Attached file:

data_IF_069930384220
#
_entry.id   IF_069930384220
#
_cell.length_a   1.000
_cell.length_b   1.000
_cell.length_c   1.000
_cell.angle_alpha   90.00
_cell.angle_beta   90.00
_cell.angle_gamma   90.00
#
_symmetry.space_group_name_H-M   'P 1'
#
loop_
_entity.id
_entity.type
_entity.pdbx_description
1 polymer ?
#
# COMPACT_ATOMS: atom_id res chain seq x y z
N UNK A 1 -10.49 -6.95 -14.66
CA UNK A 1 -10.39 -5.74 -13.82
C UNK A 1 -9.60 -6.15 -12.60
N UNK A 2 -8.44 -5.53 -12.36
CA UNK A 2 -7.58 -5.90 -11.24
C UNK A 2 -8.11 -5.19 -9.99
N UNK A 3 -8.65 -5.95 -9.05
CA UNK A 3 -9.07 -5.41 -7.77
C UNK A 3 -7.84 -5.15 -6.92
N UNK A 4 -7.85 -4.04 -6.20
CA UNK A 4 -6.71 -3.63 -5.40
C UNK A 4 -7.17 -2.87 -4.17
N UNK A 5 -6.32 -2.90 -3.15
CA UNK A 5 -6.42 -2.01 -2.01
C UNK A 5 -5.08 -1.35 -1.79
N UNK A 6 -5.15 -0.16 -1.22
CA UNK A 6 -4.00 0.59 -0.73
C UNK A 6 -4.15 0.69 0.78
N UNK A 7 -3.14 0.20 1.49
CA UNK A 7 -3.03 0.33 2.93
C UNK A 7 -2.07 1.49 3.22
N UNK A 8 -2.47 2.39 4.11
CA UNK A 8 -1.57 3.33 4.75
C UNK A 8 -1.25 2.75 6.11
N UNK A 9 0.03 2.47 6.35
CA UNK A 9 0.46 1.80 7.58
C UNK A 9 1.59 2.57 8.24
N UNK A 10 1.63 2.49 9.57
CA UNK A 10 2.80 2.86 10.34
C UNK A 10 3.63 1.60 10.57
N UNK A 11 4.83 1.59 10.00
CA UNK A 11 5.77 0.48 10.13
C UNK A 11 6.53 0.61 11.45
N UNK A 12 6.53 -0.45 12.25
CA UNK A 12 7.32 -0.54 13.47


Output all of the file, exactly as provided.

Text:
data_IF_069930384220
#
_entry.id   IF_069930384220
#
_cell.length_a   1.000
_cell.length_b   1.000
_cell.length_c   1.000
_cell.angle_alpha   90.00
_cell.angle_beta   90.00
_cell.angle_gamma   90.00
#
_symmetry.space_group_name_H-M   'P 1'
#
loop_
_entity.id
_entity.type
_entity.pdbx_description
1 polymer ?
#
# COMPACT_ATOMS: atom_id res chain seq x y z
N UNK A 1 -10.49 -6.95 -14.66
CA UNK A 1 -10.39 -5.74 -13.82
C UNK A 1 -9.60 -6.15 -12.60
N UNK A 2 -8.44 -5.53 -12.36
CA UNK A 2 -7.58 -5.90 -11.24
C UNK A 2 -8.11 -5.19 -9.99
N UNK A 3 -8.65 -5.95 -9.05
CA UNK A 3 -9.07 -5.41 -7.77
C UNK A 3 -7.84 -5.15 -6.92
N UNK A 4 -7.85 -4.04 -6.20
CA UNK A 4 -6.71 -3.63 -5.40
C UNK A 4 -7.17 -2.87 -4.17
N UNK A 5 -6.32 -2.90 -3.15
CA UNK A 5 -6.42 -2.01 -2.01
C UNK A 5 -5.08 -1.35 -1.79
N UNK A 6 -5.15 -0.16 -1.22
CA UNK A 6 -4.00 0.59 -0.73
C UNK A 6 -4.15 0.69 0.78
N UNK A 7 -3.14 0.20 1.49
CA UNK A 7 -3.03 0.33 2.93
C UNK A 7 -2.07 1.49 3.22
N UNK A 8 -2.47 2.39 4.11
CA UNK A 8 -1.57 3.33 4.75
C UNK A 8 -1.25 2.75 6.11
N UNK A 9 0.03 2.47 6.35
CA UNK A 9 0.46 1.80 7.58
C UNK A 9 1.59 2.57 8.24
N UNK A 10 1.63 2.49 9.57
CA UNK A 10 2.80 2.86 10.34
C UNK A 10 3.63 1.60 10.57
N UNK A 11 4.83 1.59 10.00
CA UNK A 11 5.77 0.48 10.13
C UNK A 11 6.53 0.61 11.45
N UNK A 12 6.53 -0.45 12.25
CA UNK A 12 7.32 -0.54 13.47